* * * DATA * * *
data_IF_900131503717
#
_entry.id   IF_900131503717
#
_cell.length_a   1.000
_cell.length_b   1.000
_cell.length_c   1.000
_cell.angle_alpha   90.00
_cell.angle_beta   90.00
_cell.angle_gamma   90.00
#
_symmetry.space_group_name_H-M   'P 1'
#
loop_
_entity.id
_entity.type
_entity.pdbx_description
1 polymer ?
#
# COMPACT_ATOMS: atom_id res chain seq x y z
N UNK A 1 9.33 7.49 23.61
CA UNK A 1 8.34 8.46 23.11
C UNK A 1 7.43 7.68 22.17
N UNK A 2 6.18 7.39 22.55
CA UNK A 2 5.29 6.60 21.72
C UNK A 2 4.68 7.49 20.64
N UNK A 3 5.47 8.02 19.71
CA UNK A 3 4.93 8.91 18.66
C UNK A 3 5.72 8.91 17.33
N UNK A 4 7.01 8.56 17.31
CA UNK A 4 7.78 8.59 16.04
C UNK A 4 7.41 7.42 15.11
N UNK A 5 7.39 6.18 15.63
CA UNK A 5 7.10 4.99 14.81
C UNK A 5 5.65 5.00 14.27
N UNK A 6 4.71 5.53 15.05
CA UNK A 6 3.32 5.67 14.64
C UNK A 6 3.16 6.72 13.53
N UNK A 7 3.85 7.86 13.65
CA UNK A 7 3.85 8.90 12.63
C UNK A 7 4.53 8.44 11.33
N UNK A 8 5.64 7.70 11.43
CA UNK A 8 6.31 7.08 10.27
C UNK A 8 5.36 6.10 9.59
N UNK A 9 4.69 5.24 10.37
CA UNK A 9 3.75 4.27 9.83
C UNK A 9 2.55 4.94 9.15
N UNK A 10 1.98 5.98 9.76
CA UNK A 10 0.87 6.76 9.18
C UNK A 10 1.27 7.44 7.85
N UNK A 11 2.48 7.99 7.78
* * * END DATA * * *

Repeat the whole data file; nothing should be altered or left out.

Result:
data_IF_900131503717
#
_entry.id   IF_900131503717
#
_cell.length_a   1.000
_cell.length_b   1.000
_cell.length_c   1.000
_cell.angle_alpha   90.00
_cell.angle_beta   90.00
_cell.angle_gamma   90.00
#
_symmetry.space_group_name_H-M   'P 1'
#
loop_
_entity.id
_entity.type
_entity.pdbx_description
1 polymer ?
#
# COMPACT_ATOMS: atom_id res chain seq x y z
N UNK A 1 9.33 7.49 23.61
CA UNK A 1 8.34 8.46 23.11
C UNK A 1 7.43 7.68 22.17
N UNK A 2 6.18 7.39 22.55
CA UNK A 2 5.29 6.60 21.72
C UNK A 2 4.68 7.49 20.64
N UNK A 3 5.47 8.02 19.71
CA UNK A 3 4.93 8.91 18.66
C UNK A 3 5.72 8.91 17.33
N UNK A 4 7.01 8.56 17.31
CA UNK A 4 7.78 8.59 16.04
C UNK A 4 7.41 7.42 15.11
N UNK A 5 7.39 6.18 15.63
CA UNK A 5 7.10 4.99 14.81
C UNK A 5 5.65 5.00 14.27
N UNK A 6 4.71 5.53 15.05
CA UNK A 6 3.32 5.67 14.64
C UNK A 6 3.16 6.72 13.53
N UNK A 7 3.85 7.86 13.65
CA UNK A 7 3.85 8.90 12.63
C UNK A 7 4.53 8.44 11.33
N UNK A 8 5.64 7.70 11.43
CA UNK A 8 6.31 7.08 10.27
C UNK A 8 5.36 6.10 9.59
N UNK A 9 4.69 5.24 10.37
CA UNK A 9 3.75 4.27 9.83
C UNK A 9 2.55 4.94 9.15
N UNK A 10 1.98 5.98 9.76
CA UNK A 10 0.87 6.76 9.18
C UNK A 10 1.27 7.44 7.85
N UNK A 11 2.48 7.99 7.78